Runner Runner, the new film starring acting heavyweight Justin Timberlake (minus the dancing tofu costume), opens with a voiceover explaining that everything is a risk. You see, Richie Furst (Timberlake) was on the verge of having it made on Wall Street when everything collapsed due to bankers’ greed. Now, he’s just a gifted but broke Princeton grad student struggling to get his degree. Oh, you say, so this movie is going to detail the injustice of a legal code that outlaws casinos yet lets bankers make millions with your money? No. Keep reading.
Richie is broke and he needs to earn his tuition money—he turns to online gambling, something he knows a lot about because he’s an affiliate, someone who pushes gamers to sites for a commission. But it’s okay. He knows what he’s doing. He knows the odds and is playing poker using statistics. Oh, so this movie is going to be like Moneyball for poker? Sorry, no.
Unfortunately, Richie loses all his money when the guy on the other side of the internet connection repeatedly doesn’t fold when he should. Richie runs a statistical analysis with a fellow math geek and determines that the website he was playing on was rigged. Wait, wait, I’ve got it—he’s got to play all-out high stakes poker to make his money back like Matt Damon in Rounders! No again. (Warning: Spoilers ahead.)
To get his money back, Richie heads down to Costa Rica to confront the owner of the site, Ivan Block (Ben Affleck), who is wanted for racketeering in the U.S. When Richie shows the statistical analysis to Block, the gaming kingpin offers him a job. Richie describes his role over a montage of people pulling money out of casino safes: “I was in. He gave me the run of the place, got a look at how the sausage is made, even let me bring in my own people. He needed some Princeton math so I gave it to him. $30 billion and I was there to make sure we got our piece.” Wow. Sounds exciting. That’s pretty much all I learned about online gambling and/or poker from this film. Richie got to see the proverbial sausage, but we sure didn’t.1
Will he cooperate with the FBI? Can he trust the woman with the British accent? I could tell you, but you can probably figure out the answers on your own.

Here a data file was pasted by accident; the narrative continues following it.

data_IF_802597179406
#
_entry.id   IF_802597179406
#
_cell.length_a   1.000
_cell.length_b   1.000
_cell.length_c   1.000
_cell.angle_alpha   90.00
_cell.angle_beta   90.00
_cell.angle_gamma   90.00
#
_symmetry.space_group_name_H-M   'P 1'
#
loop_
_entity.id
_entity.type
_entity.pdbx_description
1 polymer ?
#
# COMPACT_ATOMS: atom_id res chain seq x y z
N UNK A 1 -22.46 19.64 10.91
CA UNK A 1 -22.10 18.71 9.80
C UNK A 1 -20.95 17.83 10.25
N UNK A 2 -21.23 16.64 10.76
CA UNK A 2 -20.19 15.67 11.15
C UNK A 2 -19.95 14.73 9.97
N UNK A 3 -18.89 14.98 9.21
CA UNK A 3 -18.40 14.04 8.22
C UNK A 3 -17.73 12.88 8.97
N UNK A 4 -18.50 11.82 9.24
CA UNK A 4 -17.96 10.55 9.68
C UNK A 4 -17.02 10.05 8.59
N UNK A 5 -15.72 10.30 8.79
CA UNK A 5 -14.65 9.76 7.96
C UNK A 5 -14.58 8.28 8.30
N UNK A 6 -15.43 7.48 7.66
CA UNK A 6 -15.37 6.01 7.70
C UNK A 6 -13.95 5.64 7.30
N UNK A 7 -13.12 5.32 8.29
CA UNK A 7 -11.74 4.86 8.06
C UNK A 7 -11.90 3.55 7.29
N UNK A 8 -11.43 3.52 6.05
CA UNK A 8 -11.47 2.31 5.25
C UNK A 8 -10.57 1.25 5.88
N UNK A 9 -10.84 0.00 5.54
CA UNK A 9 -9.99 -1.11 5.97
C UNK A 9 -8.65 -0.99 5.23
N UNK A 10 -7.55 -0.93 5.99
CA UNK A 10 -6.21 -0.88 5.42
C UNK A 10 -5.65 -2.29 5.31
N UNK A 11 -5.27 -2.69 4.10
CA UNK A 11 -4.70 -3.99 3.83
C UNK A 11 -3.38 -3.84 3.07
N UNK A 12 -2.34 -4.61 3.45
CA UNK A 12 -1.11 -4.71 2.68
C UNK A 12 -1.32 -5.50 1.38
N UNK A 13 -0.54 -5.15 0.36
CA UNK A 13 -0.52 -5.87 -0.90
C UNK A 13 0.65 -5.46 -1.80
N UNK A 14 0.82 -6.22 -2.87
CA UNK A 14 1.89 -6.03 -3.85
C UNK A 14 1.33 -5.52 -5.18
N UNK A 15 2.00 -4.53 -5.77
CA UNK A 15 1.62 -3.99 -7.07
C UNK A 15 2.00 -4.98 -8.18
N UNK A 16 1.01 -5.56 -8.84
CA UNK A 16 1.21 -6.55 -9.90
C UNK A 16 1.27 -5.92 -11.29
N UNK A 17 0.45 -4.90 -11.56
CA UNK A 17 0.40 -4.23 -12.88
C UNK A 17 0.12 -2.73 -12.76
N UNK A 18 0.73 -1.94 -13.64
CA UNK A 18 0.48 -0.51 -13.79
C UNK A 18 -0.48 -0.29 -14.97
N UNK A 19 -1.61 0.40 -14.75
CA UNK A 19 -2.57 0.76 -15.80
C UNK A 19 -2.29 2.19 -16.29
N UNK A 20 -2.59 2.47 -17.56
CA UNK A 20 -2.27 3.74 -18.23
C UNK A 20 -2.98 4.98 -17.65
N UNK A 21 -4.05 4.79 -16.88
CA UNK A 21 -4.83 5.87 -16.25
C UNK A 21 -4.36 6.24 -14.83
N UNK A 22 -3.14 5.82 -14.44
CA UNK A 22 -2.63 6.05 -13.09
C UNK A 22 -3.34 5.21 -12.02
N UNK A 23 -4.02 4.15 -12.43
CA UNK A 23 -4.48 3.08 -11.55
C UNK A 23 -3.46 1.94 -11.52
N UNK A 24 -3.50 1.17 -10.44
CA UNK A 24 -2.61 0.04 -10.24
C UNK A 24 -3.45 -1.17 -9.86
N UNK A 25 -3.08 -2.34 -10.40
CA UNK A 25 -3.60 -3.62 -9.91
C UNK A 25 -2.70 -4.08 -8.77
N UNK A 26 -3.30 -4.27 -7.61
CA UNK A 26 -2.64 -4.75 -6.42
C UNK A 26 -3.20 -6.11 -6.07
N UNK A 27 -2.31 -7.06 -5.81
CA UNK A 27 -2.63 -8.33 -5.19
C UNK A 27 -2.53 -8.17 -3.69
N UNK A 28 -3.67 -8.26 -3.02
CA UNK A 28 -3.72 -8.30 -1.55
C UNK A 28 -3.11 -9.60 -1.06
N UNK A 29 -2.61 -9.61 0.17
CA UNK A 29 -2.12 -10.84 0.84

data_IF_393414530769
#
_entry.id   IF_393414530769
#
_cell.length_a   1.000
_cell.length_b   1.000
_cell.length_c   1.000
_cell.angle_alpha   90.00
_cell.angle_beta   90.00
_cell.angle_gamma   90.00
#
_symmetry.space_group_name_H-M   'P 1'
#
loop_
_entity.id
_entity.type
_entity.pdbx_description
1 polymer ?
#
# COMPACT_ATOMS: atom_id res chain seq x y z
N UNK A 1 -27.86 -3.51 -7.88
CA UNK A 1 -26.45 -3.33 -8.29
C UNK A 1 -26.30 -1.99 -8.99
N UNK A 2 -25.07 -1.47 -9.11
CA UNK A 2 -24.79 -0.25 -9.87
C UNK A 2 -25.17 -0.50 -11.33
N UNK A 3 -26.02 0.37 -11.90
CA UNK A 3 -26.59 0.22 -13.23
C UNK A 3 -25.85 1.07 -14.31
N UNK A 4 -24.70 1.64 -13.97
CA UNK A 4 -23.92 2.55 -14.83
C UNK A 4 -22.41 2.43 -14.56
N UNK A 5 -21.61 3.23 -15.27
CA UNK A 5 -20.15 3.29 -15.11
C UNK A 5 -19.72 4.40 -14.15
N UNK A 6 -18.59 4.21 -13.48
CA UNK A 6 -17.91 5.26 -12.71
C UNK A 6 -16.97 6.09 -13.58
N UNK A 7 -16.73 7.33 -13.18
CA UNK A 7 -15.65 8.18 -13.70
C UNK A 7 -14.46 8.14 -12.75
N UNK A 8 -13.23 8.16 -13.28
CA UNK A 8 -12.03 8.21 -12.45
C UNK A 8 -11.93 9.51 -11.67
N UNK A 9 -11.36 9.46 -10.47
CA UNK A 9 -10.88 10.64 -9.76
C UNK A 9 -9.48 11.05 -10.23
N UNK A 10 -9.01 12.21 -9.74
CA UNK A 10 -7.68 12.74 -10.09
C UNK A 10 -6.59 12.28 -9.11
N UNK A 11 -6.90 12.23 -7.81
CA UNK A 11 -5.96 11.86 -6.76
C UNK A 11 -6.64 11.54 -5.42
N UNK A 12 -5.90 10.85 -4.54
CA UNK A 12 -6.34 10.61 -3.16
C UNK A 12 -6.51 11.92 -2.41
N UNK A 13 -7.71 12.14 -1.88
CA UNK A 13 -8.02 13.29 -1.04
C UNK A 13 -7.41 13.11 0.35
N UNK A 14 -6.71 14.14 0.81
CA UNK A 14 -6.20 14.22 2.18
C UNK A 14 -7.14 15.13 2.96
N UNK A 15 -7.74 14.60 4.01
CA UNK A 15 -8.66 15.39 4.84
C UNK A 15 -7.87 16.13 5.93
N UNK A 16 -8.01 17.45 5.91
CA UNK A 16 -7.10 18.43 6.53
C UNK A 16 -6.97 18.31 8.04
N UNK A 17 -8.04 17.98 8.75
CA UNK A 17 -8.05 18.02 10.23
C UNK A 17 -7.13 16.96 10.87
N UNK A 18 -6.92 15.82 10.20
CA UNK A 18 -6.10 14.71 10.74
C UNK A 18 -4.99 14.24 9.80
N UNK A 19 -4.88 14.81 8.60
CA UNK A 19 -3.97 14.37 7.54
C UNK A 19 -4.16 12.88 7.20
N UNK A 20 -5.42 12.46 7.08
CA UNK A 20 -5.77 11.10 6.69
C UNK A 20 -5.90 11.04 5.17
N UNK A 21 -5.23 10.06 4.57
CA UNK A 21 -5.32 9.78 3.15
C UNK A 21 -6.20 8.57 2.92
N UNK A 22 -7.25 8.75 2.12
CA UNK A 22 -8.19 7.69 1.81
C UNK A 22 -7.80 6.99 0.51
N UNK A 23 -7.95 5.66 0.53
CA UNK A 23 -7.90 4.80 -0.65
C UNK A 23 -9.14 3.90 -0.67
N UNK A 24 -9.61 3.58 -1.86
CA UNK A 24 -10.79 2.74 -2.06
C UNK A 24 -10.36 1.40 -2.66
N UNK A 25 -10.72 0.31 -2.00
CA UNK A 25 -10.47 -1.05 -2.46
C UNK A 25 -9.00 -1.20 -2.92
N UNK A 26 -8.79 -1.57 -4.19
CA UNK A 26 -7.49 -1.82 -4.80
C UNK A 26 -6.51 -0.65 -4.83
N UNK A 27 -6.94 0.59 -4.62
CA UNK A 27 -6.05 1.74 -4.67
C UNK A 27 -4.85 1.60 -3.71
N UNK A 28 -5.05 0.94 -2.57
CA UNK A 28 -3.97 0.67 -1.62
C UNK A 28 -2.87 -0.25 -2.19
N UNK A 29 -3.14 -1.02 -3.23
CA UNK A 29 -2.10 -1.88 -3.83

Richie is at first attracted by the island living, the island women and the island drinking. But, slowly, he sees the dark side behind Block’s enterprise, realizing, “Hey, maybe there’s a reason he’s wanted for racketeering.” Soon, the FBI (in the form of Anthony Mackie) is after him. Plus, there’s a love interest (former Bond girl Gemma Arterton) who works closely with Block. Will he cooperate with the FBI? Can he trust the woman with the British accent? I could tell you, but you can probably figure out the answers on your own.
One might have had higher hopes for Runner Runner, which was written by the same team who did Rounders (Brian Koppelman and David Levian). Rounders is by no means a great film. It suffers from bad dialogue and telegraphed plot points, but most people can overlook its shortcomings because the poker is so fun to watch. For this reason, it has become something of a cult classic and is credited with helping to push poker into the spotlight in the early 2000s. In 1998, when Rounders came out, poker was still very much an underground activity. Now, it is a staple of ESPN and millions of people play it online or with their friends. Yet poker websites and their financial workings are shrouded in mystery. With several recent laws restricting online gaming, Runner Runner had a chance to pull back the curtain. It didn’t take it. Instead, Koppelman and Levian (along with director Brad Furman) turned a movie that could have been about poker into a paint-by-numbers thriller. Runner Runner teases us at the beginning, through bad exposition and weighty voiceovers, into thinking it is going somewhere interesting. It’s bluffing.
- You wouldn’t know it, but “runner runner” is a poker term, which Wikipedia defines as “a hand made by hitting two consecutive cards on the turn and river”. The film mentions it briefly but isn’t interested enough in its own title to fully explain the concept to the audience. [↩]